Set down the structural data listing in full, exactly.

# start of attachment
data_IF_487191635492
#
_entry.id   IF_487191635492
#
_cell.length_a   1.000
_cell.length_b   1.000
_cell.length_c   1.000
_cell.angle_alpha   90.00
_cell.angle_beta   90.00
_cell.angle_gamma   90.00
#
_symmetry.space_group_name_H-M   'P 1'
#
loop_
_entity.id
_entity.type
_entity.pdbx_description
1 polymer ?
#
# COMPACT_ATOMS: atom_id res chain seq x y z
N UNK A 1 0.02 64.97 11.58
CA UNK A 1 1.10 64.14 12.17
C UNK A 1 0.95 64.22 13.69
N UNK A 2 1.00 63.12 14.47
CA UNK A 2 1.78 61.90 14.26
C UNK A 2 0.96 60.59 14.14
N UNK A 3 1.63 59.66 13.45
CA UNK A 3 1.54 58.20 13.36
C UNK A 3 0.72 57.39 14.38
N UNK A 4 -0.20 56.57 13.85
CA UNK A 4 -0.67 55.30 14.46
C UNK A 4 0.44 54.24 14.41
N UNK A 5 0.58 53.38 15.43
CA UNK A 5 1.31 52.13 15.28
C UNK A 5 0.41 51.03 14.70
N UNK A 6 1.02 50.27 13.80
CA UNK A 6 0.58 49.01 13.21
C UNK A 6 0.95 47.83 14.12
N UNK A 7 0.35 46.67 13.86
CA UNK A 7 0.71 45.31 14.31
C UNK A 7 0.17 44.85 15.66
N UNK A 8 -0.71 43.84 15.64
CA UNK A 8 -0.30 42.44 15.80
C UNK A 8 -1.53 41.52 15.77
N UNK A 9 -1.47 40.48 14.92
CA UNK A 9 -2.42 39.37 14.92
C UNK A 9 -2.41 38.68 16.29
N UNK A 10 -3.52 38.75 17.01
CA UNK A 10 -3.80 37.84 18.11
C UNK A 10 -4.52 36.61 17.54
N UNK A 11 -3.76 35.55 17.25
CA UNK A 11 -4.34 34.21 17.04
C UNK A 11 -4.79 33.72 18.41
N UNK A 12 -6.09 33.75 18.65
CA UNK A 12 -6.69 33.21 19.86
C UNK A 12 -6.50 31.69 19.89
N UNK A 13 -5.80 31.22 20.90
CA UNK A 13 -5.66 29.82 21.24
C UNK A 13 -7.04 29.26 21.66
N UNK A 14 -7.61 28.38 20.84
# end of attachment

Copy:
data_IF_487191635492
#
_entry.id   IF_487191635492
#
_cell.length_a   1.000
_cell.length_b   1.000
_cell.length_c   1.000
_cell.angle_alpha   90.00
_cell.angle_beta   90.00
_cell.angle_gamma   90.00
#
_symmetry.space_group_name_H-M   'P 1'
#
loop_
_entity.id
_entity.type
_entity.pdbx_description
1 polymer ?
#
# COMPACT_ATOMS: atom_id res chain seq x y z
N UNK A 1 0.02 64.97 11.58
CA UNK A 1 1.10 64.14 12.17
C UNK A 1 0.95 64.22 13.69
N UNK A 2 1.00 63.12 14.47
CA UNK A 2 1.78 61.90 14.26
C UNK A 2 0.96 60.59 14.14
N UNK A 3 1.63 59.66 13.45
CA UNK A 3 1.54 58.20 13.36
C UNK A 3 0.72 57.39 14.38
N UNK A 4 -0.20 56.57 13.85
CA UNK A 4 -0.67 55.30 14.46
C UNK A 4 0.44 54.24 14.41
N UNK A 5 0.58 53.38 15.43
CA UNK A 5 1.31 52.13 15.28
C UNK A 5 0.41 51.03 14.70
N UNK A 6 1.02 50.27 13.80
CA UNK A 6 0.58 49.01 13.21
C UNK A 6 0.95 47.83 14.12
N UNK A 7 0.35 46.67 13.86
CA UNK A 7 0.71 45.31 14.31
C UNK A 7 0.17 44.85 15.66
N UNK A 8 -0.71 43.84 15.64
CA UNK A 8 -0.30 42.44 15.80
C UNK A 8 -1.53 41.52 15.77
N UNK A 9 -1.47 40.48 14.92
CA UNK A 9 -2.42 39.37 14.92
C UNK A 9 -2.41 38.68 16.29
N UNK A 10 -3.52 38.75 17.01
CA UNK A 10 -3.80 37.84 18.11
C UNK A 10 -4.52 36.61 17.54
N UNK A 11 -3.76 35.55 17.25
CA UNK A 11 -4.34 34.21 17.04
C UNK A 11 -4.79 33.72 18.41
N UNK A 12 -6.09 33.75 18.65
CA UNK A 12 -6.69 33.21 19.86
C UNK A 12 -6.50 31.69 19.89
N UNK A 13 -5.80 31.22 20.90
CA UNK A 13 -5.66 29.82 21.24
C UNK A 13 -7.04 29.26 21.66
N UNK A 14 -7.61 28.38 20.84